As I do not intend to offer any observations on the internal arrangements of the prison in this chapter, I shall proceed briefly to state the rules applicable to visitors.
I. No male visitors are admitted either into the building or yard, not even a father, son, or brother.
II. Wives, mothers, or daughters, are admitted to the building on Monday’s, Wednesdays, and Friday’s, from 10 to 1, leaving it between 3 and 4 in the afternoon.
III. On the other four days of the week the rules apply to all. visitors equally, whether male or female, stranger or relation.
IV. On Tuesdays, Thursdays, and Saturdays, visitors are admitted from 10 to 1 and remain until 3, but their communication with the prisoners is restricted to such as can be carried on through the iron-grating running across the narrow end of the ward-yard, or that across the passage leading to the day-room. It may be as well to observe in this place, that the yard is an imperfect square, its length being about 120 feet on one side, and 90 feet on the other, and its breadth 60 feet at the lower, and 12 feet at the upper extremity.
V. On Sundays no visitors are admitted.
If the anxieties of a prison existence can be disposed of, a man, that is, a single man, may live comfortably enough on an income of a pound a week; and this only so long he is a sociable sort of being, and philosophical enough to make every man his companion, who is forced into this society, if he can, when locked in his cell, forget that he can’t leave it, and if he can go to sleep as soon as he stretches himself out at night. And, after all, a Gaol is of infinitely lighter restraint on the body, than the diseased, and weak, and the fragile body, on the aspiring and immortal spirit, which it enchains and encumbers!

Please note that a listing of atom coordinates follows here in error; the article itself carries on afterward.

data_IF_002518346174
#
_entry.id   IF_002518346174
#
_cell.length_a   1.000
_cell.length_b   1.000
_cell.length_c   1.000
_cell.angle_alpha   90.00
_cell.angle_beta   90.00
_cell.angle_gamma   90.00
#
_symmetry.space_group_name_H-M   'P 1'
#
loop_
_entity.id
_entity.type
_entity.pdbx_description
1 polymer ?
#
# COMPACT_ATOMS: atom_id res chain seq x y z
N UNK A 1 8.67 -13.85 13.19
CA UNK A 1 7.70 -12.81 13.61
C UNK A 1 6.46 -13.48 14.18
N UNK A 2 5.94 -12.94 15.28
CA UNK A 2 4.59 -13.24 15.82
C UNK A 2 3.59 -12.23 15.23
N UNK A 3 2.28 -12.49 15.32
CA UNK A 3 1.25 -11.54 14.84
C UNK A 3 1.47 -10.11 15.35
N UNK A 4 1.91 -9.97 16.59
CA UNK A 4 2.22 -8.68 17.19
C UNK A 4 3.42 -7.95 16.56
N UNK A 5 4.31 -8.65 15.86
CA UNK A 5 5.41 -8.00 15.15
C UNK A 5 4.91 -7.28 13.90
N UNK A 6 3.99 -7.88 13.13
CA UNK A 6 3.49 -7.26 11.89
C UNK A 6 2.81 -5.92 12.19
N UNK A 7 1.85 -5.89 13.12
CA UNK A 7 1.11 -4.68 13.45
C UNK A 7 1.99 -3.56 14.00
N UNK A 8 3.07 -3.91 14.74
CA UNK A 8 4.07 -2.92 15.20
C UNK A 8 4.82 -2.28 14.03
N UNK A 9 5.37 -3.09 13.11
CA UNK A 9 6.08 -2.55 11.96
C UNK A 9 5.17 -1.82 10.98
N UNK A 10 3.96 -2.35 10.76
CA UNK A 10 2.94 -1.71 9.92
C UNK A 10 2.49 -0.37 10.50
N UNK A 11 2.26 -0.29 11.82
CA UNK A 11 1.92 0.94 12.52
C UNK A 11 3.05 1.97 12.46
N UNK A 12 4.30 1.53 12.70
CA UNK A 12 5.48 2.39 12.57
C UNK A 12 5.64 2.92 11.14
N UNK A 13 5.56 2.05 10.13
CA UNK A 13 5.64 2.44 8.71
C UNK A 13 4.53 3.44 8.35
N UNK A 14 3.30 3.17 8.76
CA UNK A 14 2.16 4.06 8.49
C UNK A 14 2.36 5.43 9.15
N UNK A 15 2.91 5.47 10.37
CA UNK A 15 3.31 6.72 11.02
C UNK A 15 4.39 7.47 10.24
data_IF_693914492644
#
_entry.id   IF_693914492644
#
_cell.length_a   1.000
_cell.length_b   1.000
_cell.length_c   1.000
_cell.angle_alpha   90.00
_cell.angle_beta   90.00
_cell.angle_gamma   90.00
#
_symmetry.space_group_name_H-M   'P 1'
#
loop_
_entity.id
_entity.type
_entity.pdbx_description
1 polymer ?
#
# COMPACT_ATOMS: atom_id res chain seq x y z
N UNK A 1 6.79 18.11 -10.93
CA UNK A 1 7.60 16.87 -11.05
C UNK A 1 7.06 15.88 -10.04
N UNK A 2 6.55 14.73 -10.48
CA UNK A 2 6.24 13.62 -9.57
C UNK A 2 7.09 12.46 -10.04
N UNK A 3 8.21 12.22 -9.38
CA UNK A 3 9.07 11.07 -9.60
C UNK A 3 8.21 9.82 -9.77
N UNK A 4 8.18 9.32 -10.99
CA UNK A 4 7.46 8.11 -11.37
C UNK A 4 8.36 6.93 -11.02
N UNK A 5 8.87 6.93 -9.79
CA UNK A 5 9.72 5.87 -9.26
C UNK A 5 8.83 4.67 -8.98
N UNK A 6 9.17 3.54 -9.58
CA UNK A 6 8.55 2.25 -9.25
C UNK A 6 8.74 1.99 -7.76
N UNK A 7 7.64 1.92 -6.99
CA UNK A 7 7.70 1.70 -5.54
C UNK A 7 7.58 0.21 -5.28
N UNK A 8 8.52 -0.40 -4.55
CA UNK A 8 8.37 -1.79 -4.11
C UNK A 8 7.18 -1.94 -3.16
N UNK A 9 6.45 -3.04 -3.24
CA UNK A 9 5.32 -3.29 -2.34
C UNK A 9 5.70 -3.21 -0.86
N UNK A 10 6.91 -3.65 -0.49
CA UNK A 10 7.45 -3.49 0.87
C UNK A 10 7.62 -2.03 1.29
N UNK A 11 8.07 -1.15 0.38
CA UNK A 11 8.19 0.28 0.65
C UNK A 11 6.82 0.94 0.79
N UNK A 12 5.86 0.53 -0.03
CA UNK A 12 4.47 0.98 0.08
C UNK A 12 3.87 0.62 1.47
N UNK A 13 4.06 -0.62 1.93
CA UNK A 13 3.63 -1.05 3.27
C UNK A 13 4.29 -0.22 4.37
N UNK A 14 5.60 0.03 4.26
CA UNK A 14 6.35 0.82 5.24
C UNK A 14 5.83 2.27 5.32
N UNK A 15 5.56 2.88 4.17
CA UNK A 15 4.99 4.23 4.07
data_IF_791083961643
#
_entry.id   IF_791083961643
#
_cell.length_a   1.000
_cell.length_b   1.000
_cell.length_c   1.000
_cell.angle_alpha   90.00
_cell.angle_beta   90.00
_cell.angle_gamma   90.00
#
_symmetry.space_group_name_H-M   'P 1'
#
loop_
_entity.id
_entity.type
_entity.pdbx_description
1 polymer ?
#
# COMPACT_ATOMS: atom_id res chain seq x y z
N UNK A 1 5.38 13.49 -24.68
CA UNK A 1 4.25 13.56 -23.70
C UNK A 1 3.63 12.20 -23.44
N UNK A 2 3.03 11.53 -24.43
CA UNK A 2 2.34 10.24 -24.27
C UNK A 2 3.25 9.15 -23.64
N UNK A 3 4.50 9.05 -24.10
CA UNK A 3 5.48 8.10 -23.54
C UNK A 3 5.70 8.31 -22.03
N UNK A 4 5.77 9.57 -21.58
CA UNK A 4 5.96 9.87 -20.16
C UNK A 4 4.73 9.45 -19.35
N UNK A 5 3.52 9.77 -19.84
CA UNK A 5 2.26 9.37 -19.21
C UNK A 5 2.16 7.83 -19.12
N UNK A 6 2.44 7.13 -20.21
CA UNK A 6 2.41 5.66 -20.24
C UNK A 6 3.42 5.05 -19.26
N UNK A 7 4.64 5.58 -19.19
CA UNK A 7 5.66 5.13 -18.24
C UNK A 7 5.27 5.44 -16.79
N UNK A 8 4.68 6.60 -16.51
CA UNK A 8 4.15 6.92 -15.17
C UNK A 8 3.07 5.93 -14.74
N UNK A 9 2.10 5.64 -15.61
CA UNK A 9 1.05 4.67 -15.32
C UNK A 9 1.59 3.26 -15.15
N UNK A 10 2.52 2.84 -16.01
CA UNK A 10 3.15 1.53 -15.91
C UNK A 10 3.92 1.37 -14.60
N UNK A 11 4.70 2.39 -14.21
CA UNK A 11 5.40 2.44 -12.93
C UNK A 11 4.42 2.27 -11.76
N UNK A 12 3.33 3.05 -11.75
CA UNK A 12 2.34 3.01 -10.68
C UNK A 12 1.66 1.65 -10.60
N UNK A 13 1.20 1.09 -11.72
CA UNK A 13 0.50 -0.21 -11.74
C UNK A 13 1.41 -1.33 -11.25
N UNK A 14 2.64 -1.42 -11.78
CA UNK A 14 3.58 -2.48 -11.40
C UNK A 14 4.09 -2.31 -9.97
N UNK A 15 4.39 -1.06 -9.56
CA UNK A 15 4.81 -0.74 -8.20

The subjoined anecdote, will render these otherwise indistinct allusions somewhat mere intelligible.
Shortly after my commitment, a friend took an advertisement to Mr. Gutch (the proprietor of “Felix Farley’s Journal,” published in Bristol, and part proprietor of the “Morning Journal” (ci devant “New Times”) daily London Newspaper). The object of the advertisement was to raise the pecuniary means for obtaining a Habeas that I might move for a new trial in the Court of King’s Bench. The terms of the advertisement had reference to my brutal and illegal caption. Mr. Gutch, therefore, refused to insert it (and very properly) until he had ascertained that the charge against those officers of the corporation was correctly advanced. Messrs. Brice and Burges, the solicitors for the prosecution, were therefore applied to on the subject, when they admitted, as then could not deny, the facts set forth in the advertisement. “But” said they, ” did not Mr. Acland say anything of the liberal treatment he received from Mr. Morgan at the lock-up house? Did not he tell you of the tea and toast he had for breakfast. Did he say nothing of the plate of hashed beef sent up to him from Mr. Morgan’s own table? In consequence of this conversation, Mr. Gutch refused (very improperly) the insertion of the advertisement unless a paragraph acknowledging the liberality of Mr. Morgan, was introduced. The friend, in question, gave way to the sine quo non of the independent editor of Felix Farley, paid his demand and the advertisement was inserted.
In order to prepare a room for the reception of a successor, it is well scrubbed and thoroughly white-washed on the departure of the occupant, Only the most decent of the convicts are allowed to attend the ward for the purpose of keeping it clean. They act as a servant in every respect, receiving a shilling a week and all their victuals from the members of the ward. Need it be said that this office is considered a most enviable one, for two reasons; it takes the poor fellows from the tread-wheel, and gives them better grub than they could have otherwise obtained.